Archive | November, 2010

recovery begins with hope

21 Nov

We launch ‘Recovery Begins with Hope’ in NESTA with the Centre for Mental Health in NESTA – where we hope to have a debate on how to transform mental health services.

Why is recovery so important now ?  Why because  at last in mental health there is a recognition that those who live with the experience of mental distress are the best placed to determine what will help them recover – the role of professionals is changing to one of offering relevant and appropriate support, guidance and opportunities based on the person’s experience. The recovery approach is an advance  because it offers hope as well as  diagnosis and involves a humanizing of personal services and a de-institionalization of practices.

I worked in Highroyds Hospital, in Yorkshire in the 1970s and can still remember ‘locked wards’ and a regime that was not unlike the Gulags, not violent but completely inhuman. Once you were a patient, nothing you said made sense or was taken seriously – because you had become someone categorised as mentally ill. Thousands of people’s lives are still blighted by stigma.

Helen Hutchins, a nurse and bipolar, will be one of the speakers at the launch on the 30th, she says that she feared telling anyone at work about her psychotic episodes – until she embarked on a recovery journey supported by staff in the Devon Partnership. She now not only works as a nurse but also runs her own enterprise called ‘Tea and Talk’.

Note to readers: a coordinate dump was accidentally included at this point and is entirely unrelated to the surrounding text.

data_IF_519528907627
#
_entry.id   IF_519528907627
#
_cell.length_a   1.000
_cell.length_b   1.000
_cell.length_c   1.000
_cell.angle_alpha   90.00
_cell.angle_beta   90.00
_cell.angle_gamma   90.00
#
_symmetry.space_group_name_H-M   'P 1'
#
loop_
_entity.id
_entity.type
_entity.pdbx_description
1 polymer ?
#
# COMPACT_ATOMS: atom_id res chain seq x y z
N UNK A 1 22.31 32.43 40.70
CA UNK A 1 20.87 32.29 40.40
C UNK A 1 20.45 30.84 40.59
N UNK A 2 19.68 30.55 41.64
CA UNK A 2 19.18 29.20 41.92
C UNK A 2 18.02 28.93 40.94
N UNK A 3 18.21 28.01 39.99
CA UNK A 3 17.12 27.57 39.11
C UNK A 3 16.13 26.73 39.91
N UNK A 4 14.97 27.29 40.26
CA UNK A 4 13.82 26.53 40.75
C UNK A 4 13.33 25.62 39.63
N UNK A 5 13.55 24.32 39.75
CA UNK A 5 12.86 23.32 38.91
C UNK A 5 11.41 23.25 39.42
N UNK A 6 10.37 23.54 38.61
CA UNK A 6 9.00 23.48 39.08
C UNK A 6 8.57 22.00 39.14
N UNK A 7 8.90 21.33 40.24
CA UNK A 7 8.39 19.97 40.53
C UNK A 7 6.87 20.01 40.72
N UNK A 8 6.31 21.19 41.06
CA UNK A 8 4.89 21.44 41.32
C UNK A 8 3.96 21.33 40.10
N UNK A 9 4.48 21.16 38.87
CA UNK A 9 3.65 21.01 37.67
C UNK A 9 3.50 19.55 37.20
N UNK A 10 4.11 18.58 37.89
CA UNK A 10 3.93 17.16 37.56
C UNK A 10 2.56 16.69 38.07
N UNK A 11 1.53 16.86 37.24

Professors Geoff Shepherd and Bob Grove, from the (Sainsbury) Centre for Mental Health will talk about  how ‘recovery principles’ are now being seized by health services around the country with support of a Task Force led by recovery champions;  and how recovery principles are being effectively applied in prisons, employment services and by those working with ex-offenders and substance abusers.

Recovery is not a panacea but it is a useful philosophy that could be applied to almost all personal services aimed at helping people move on or through difficult transition. The question is whether people have the confidence to invest in it?

Like all innovation in public realm – the recovery approach is not rocket science and makes complete sense – the issue is why as a society we  are slow to value people and their potential – this is not just a matter of the public services being slow to change and risk averse (although  true) because many charities and private services also fail to respect people, both staff and service users.  remote policy-making and professionalism has led to a fear of relating to personal experience and a fear of blurring the boundaries between service provider and service recipient. As soon as you listen and get  involved, – people become people and the boundaries melt………………………….

‘Recovery Begins with Hope’ launch and debate in NESTA  1 Plough Lane, EC3A 1DE at 4.30- 6.30- email if you’d like to come or would like a hard copy of the report